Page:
But of course, I can’t be sure that they really, truly hear what we are saying. Most times, I am pretty sure they’re just telling me they understand the risks so I will quit driving the point home by getting a little louder each time I repeat my words (slow. foolish. Slow. Foolish. SLOW MOVING TRAIN! VERY FOOLISH INDEED!)

Yesterday, as we watched that train glide by, Elliott said something about how awesome it would be if we put a penny on the tracks. We should try doing that, he said and then, before I could even counter his suggestion with relentless safety warnings, he recanted that statement and said something I will never forget.

“Never mind,” he said, “that’s a bad idea. My arm is worth more than a penny.”

My heart soared. My eyes teared up. My eleven-year-old son uttered something so sane and logical that I have felt like the Queen of the World ever since. 1790″> ,


Hospitality: Don’t Ignore the Urge

1789 1789_ () 1789 1789 Weekly column

Last Spring, we got some new neighbors, a sweet newlywed couple we had known for a long time who would now be living right across the street. I was so excited. Every time I saw the couple before the wedding, we’d talk about them coming over right after the honeymoon and how great it would be to have them so close.

Then I blinked and six months went by. Half a year later and we had not had them for dinner, not one time.

At a wedding reception recently, Paul and I were chatting with the couple, bemoaning the fact that we had been such poor neighbors. Yes we had seen them in passing, hung out on their front porch here and there, but I had yet to make the effort to invite them for dinner. By the end of the evening I promised (again!) that we would have them over very soon.

A few days later, I started getting dinner ready and had the thought that I should call the couple. Our evening was free and what I was about to cook would be totally acceptable for having people over – it wasn’t French cuisine, but it wasn’t frozen waffles either.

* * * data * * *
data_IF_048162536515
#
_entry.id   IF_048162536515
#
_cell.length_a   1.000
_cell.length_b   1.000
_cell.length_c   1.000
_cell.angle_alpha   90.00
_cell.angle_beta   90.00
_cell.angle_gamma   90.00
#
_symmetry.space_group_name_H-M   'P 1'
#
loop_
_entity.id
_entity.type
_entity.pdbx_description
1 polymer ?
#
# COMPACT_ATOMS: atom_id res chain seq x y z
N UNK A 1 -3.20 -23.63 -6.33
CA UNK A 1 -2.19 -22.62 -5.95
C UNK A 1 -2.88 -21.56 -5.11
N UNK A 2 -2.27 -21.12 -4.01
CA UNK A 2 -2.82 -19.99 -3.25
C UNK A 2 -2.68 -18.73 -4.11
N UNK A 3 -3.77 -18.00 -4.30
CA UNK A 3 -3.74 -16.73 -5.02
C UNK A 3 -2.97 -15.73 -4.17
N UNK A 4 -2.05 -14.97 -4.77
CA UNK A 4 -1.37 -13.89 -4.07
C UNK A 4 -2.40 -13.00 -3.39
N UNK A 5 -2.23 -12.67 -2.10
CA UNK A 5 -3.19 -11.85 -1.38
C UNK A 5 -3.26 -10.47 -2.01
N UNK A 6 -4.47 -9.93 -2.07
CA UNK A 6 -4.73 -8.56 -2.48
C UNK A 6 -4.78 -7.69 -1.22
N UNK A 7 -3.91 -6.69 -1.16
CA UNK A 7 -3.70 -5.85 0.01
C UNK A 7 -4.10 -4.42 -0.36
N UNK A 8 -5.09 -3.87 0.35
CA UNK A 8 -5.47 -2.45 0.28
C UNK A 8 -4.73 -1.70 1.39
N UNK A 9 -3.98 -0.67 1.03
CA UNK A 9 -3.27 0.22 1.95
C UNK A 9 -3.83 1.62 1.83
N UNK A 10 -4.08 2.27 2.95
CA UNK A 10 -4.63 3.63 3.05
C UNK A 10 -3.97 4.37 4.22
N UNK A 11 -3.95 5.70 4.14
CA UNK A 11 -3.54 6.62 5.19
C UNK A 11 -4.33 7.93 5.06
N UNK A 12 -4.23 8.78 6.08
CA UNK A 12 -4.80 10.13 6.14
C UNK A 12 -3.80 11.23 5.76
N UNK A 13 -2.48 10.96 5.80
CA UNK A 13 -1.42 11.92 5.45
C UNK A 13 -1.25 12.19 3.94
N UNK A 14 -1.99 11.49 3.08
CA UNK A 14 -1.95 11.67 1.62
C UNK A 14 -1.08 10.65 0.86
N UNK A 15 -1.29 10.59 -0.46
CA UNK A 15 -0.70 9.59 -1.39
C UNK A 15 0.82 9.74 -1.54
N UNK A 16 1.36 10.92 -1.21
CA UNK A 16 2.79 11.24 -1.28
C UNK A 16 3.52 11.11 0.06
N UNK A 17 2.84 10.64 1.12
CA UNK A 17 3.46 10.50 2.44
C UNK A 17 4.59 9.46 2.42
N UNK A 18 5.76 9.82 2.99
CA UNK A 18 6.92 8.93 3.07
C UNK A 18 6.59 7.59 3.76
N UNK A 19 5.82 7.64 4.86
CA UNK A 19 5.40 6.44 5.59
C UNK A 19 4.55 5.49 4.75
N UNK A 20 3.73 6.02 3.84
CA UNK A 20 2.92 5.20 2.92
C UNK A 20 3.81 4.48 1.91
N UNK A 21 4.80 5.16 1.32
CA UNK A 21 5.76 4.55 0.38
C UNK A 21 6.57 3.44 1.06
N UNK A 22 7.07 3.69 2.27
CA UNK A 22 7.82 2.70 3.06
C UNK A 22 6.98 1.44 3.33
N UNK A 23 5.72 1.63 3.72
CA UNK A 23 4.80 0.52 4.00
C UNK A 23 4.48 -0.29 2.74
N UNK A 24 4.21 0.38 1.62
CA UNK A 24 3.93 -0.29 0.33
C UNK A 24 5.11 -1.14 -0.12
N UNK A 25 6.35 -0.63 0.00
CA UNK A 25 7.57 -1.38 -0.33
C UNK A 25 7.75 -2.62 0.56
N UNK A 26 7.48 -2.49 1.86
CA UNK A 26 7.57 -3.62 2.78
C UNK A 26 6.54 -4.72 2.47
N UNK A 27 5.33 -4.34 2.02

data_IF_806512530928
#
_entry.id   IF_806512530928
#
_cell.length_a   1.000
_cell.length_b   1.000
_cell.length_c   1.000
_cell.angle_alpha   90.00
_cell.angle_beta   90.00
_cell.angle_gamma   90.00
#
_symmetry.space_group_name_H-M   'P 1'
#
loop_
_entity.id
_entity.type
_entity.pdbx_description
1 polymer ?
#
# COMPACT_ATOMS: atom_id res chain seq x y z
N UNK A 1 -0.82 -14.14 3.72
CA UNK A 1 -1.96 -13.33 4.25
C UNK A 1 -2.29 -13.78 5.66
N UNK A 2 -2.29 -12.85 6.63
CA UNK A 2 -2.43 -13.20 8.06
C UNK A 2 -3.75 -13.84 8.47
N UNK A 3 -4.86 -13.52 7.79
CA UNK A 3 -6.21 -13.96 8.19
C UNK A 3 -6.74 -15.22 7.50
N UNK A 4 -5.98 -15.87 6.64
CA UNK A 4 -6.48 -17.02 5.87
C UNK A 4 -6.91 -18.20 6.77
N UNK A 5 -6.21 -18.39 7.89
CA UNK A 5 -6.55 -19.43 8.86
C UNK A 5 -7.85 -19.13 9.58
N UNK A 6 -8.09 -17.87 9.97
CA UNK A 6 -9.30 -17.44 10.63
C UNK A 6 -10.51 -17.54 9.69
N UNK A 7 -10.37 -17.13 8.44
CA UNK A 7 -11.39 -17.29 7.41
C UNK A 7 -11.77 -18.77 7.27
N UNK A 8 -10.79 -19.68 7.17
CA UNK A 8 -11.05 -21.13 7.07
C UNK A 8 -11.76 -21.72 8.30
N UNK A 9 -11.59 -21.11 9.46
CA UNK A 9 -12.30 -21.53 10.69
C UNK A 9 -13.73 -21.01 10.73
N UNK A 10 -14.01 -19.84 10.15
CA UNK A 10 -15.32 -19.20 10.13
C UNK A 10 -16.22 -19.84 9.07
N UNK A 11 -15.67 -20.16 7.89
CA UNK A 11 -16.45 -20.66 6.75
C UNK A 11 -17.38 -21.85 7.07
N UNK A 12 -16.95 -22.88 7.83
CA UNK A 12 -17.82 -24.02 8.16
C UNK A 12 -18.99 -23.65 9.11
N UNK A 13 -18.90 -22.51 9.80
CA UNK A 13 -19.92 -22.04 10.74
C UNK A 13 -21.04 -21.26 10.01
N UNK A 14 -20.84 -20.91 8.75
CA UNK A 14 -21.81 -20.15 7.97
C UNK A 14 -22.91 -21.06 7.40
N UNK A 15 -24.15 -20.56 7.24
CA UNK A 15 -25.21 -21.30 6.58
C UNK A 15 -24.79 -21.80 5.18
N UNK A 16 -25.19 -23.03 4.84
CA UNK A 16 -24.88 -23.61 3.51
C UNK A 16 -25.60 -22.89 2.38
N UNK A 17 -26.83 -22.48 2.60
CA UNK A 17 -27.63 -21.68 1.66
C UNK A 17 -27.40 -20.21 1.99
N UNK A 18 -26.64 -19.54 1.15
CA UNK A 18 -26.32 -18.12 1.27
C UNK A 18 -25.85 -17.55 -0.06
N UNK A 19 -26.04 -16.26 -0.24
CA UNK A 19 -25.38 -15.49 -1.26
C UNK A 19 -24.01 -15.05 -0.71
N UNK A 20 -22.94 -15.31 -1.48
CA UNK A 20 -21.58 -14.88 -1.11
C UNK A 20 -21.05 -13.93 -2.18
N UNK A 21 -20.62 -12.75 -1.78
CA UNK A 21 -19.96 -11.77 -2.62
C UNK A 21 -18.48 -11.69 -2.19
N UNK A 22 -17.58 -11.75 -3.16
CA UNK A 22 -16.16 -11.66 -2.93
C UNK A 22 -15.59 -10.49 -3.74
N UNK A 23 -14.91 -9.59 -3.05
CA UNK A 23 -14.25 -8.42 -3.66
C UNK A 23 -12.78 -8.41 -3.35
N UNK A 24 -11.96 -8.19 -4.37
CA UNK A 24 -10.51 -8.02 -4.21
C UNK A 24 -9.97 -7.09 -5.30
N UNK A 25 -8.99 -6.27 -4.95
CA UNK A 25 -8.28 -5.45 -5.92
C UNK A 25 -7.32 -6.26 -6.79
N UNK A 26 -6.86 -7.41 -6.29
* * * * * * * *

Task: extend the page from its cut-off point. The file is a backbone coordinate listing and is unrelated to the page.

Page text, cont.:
The minute I had the thought, however, I started to push it out of my mind. It’s crazy to invite someone so last minute, I thought. What if they’ve already cooked? What if they’re tired but they feel compelled to say yes? What if they’re busy? The list went on and on.

I don’t know where that mental conversation went, but a few minutes later I was talking with one of my boys in the front yard when the couple pulled in from work. Before I knew what I was doing, I called over and asked if they wanted to eat in, oh, about an hour?

We’d love to, was their reply.

I went back inside, shocked by my behavior. Normally dinner company required a good week of fretting on my part. Not this time!

And then I looked around. Not too bad. Dinner was cooking, the house was in pretty good shape. I decided to wipe down the bathroom (one of my daily chores anyway) and it all came together without me breaking a sweat.

The couple came over and we had a really fun time. It was low key, a school night and people had things to do. They stayed for about an hour, helped cleanup after dinner and then headed home to finish their evening. I sat back and thought “now that was fun!”

Too often I talk myself out of hospitality. I think about inviting a family or couple, and then in my mind turn it all into a very big deal. I want everything to be just so, the menu, the home, the behavior of my boys. I’ll look around the house and convince myself that “now” just isn’t a good time to have someone over. “Once we do this project, or get that repainted,” I’ll say, “then conditions will be right.”

But that never comes – that feeling of perfection is unattainable. There is always something else that we can tackle. Paul and I recently hosted a shower for some dear friends and even with a six-month notice I didn’t get everything done on my to-do list! Things aren’t that run down, I’m just always able to find some other project to tackle.

On this recent night, I acted spontaneously and shot from the hip. I took the plunge and invited the couple without fretting about a million little details – and it was every bit as fun as all those times I have invited people over and worked my fingers to the bone in preparation. 1789″>